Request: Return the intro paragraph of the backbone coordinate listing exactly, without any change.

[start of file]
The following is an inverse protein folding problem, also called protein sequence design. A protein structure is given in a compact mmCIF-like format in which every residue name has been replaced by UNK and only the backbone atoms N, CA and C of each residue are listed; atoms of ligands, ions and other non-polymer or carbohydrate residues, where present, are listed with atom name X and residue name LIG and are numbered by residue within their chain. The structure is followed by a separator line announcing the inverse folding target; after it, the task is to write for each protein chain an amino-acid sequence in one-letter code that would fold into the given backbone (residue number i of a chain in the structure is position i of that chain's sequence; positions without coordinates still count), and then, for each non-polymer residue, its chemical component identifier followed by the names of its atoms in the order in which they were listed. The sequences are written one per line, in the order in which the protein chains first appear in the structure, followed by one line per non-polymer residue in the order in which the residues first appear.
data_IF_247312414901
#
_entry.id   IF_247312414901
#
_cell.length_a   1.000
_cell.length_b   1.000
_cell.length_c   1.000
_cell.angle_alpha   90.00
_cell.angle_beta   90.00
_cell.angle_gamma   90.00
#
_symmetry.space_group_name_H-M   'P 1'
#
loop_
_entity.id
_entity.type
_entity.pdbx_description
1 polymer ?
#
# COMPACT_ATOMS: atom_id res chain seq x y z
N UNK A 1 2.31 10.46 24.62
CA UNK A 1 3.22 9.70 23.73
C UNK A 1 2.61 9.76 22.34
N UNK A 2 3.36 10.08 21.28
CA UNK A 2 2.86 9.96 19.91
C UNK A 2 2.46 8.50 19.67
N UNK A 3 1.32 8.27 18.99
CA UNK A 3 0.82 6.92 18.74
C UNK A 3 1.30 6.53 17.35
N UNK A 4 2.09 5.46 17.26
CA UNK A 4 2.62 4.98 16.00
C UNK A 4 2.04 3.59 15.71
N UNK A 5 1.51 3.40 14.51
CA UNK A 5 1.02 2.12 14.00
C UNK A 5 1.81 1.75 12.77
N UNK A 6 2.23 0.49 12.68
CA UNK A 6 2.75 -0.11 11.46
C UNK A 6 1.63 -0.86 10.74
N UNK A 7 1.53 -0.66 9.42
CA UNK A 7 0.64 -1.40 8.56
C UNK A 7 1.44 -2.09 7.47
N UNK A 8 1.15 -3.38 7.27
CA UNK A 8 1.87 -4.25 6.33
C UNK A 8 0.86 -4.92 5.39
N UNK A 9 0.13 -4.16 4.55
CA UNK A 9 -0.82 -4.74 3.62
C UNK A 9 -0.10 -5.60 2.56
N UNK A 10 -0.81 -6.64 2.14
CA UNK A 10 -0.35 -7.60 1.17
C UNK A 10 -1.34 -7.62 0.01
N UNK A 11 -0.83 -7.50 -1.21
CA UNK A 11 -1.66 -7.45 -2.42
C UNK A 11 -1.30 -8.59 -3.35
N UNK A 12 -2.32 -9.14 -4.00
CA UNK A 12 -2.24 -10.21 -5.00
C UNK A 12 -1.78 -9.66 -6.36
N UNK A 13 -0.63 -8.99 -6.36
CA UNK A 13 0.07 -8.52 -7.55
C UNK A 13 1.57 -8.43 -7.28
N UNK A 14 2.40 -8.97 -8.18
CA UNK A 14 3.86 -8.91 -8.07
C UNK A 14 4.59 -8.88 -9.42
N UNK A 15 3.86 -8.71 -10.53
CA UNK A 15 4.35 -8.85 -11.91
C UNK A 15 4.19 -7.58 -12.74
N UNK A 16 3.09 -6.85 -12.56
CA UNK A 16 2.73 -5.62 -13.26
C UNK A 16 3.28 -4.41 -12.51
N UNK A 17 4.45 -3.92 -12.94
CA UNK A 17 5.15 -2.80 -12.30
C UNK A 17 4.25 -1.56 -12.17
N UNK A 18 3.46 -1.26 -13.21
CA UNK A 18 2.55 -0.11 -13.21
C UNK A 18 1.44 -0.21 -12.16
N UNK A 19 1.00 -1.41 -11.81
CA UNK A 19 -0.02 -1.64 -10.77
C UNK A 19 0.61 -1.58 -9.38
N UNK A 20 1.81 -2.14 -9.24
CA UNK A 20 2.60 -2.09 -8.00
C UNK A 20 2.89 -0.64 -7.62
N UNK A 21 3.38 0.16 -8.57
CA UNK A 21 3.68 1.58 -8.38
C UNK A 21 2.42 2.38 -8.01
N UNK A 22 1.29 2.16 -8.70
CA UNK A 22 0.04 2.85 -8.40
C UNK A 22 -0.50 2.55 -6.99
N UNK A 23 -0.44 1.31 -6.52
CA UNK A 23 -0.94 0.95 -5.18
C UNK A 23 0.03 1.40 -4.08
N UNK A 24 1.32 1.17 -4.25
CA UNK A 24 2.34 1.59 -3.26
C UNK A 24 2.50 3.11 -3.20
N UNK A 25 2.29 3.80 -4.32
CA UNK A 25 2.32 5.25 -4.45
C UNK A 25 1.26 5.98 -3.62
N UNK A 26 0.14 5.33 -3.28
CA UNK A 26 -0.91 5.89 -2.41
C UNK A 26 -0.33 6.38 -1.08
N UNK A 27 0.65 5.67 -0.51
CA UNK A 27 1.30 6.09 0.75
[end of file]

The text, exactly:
The following is an inverse protein folding problem, also called protein sequence design. A protein structure is given in a compact mmCIF-like format in which every residue name has been replaced by UNK and only the backbone atoms N, CA and C of each residue are listed; atoms of ligands, ions and other non-polymer or carbohydrate residues, where present, are listed with atom name X and residue name LIG and are numbered by residue within their chain. The structure is followed by a separator line announcing the inverse folding target; after it, the task is to write for each protein chain an amino-acid sequence in one-letter code that would fold into the given backbone (residue number i of a chain in the structure is position i of that chain's sequence; positions without coordinates still count), and then, for each non-polymer residue, its chemical component identifier followed by the names of its atoms in the order in which they were listed. The sequences are written one per line, in the order in which the protein chains first appear in the structure, followed by one line per non-polymer residue in the order in which the residues first appear.